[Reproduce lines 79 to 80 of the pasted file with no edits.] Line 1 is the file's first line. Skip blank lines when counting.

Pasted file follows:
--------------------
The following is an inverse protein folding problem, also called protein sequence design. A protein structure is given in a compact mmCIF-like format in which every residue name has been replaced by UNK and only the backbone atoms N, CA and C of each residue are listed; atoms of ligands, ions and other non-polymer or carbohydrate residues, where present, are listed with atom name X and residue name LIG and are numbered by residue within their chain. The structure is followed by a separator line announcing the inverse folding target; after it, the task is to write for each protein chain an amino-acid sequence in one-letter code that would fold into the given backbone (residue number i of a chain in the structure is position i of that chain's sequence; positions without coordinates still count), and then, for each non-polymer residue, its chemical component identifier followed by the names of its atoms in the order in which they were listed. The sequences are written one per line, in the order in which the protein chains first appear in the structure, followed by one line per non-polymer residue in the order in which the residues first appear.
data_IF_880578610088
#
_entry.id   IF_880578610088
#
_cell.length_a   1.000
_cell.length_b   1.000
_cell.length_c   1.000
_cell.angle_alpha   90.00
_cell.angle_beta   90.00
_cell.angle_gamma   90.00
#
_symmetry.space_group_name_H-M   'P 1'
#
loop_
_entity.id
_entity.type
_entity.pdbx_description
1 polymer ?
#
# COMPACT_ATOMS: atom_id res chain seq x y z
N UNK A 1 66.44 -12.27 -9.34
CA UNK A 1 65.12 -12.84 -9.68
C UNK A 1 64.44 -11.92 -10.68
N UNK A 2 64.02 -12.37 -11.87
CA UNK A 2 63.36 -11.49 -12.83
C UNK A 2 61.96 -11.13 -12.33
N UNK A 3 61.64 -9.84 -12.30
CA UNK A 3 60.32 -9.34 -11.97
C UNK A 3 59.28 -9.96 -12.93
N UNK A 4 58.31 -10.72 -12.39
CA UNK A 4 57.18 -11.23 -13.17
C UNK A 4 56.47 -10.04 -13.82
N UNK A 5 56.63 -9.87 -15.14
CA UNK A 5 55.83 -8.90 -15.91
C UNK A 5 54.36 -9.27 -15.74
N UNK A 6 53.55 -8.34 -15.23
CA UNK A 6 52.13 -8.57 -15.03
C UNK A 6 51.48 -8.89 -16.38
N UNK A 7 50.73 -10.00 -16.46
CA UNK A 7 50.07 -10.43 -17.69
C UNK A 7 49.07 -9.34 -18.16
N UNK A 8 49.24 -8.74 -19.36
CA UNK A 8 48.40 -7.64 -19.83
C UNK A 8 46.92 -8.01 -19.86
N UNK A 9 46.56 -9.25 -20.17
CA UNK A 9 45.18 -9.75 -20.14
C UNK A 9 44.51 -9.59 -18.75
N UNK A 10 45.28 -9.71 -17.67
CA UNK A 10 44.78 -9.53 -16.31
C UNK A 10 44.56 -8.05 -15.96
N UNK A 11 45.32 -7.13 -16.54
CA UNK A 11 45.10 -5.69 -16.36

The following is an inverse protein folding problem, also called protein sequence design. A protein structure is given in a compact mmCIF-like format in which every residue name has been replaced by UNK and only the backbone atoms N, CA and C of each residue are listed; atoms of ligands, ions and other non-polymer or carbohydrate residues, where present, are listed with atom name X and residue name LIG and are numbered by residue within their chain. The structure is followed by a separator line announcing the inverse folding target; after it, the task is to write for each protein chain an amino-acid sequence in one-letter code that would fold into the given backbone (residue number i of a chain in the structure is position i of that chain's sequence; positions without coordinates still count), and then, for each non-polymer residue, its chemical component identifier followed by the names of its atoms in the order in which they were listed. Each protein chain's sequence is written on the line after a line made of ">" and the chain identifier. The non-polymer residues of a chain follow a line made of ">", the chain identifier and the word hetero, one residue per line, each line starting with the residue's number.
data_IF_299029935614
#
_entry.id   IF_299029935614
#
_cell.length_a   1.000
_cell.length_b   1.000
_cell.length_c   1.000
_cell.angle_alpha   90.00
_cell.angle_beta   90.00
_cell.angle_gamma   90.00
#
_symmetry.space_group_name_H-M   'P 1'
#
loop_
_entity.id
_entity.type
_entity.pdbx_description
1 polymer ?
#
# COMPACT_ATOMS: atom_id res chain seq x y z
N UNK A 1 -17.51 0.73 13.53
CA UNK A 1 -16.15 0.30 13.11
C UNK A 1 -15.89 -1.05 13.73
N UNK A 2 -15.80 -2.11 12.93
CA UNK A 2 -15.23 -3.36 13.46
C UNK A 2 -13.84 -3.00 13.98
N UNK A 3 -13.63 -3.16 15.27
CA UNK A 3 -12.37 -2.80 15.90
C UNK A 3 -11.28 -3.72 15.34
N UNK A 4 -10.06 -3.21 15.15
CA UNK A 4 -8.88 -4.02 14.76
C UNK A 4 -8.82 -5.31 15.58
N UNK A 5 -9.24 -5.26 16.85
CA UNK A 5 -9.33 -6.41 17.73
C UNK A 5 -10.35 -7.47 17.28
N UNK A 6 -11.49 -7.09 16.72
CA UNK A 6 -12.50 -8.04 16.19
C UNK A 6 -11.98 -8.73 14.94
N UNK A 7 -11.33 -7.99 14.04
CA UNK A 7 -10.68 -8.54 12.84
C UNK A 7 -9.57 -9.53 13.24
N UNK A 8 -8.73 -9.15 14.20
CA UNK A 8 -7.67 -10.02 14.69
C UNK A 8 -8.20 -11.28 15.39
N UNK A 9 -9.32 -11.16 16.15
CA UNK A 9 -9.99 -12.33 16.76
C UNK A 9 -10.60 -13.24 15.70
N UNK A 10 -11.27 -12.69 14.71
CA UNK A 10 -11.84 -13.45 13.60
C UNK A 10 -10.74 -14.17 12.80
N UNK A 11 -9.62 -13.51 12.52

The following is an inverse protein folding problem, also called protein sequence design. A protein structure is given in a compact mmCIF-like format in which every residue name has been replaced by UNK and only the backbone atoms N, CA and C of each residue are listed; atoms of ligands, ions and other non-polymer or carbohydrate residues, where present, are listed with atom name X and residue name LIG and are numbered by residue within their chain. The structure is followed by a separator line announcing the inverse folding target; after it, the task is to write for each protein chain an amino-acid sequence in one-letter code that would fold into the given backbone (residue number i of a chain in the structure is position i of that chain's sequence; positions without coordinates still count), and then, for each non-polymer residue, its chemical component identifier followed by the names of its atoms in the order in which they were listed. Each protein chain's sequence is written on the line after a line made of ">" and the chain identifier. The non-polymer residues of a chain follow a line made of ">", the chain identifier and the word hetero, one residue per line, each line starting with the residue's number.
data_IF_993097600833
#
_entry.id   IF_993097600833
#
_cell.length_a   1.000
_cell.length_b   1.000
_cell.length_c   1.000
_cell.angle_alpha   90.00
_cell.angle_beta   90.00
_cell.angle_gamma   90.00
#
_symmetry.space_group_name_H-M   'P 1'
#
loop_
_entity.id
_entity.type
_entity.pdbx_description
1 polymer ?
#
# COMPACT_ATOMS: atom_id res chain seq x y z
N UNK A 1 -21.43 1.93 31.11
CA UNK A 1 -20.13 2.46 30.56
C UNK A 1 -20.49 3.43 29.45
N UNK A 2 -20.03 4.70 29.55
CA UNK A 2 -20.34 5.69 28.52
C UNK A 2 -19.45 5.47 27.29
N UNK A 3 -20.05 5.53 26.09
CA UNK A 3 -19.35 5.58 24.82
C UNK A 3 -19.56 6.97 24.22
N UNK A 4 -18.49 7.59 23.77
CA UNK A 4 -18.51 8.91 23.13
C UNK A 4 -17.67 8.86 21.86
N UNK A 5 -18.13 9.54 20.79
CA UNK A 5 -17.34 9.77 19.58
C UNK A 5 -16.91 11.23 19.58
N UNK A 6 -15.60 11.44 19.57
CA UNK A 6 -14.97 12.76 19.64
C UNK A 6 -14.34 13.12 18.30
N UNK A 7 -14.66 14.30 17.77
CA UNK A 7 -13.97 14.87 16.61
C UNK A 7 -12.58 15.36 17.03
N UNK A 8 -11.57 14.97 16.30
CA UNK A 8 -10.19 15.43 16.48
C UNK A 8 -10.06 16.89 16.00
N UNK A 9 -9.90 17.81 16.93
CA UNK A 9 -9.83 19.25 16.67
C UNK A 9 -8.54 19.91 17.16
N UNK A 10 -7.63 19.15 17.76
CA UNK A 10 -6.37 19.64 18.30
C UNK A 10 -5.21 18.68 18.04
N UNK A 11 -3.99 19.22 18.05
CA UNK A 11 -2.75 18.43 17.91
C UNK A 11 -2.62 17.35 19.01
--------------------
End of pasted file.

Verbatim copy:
CA UNK A 2 -15.23 -3.36 13.46
C UNK A 2 -13.84 -3.00 13.98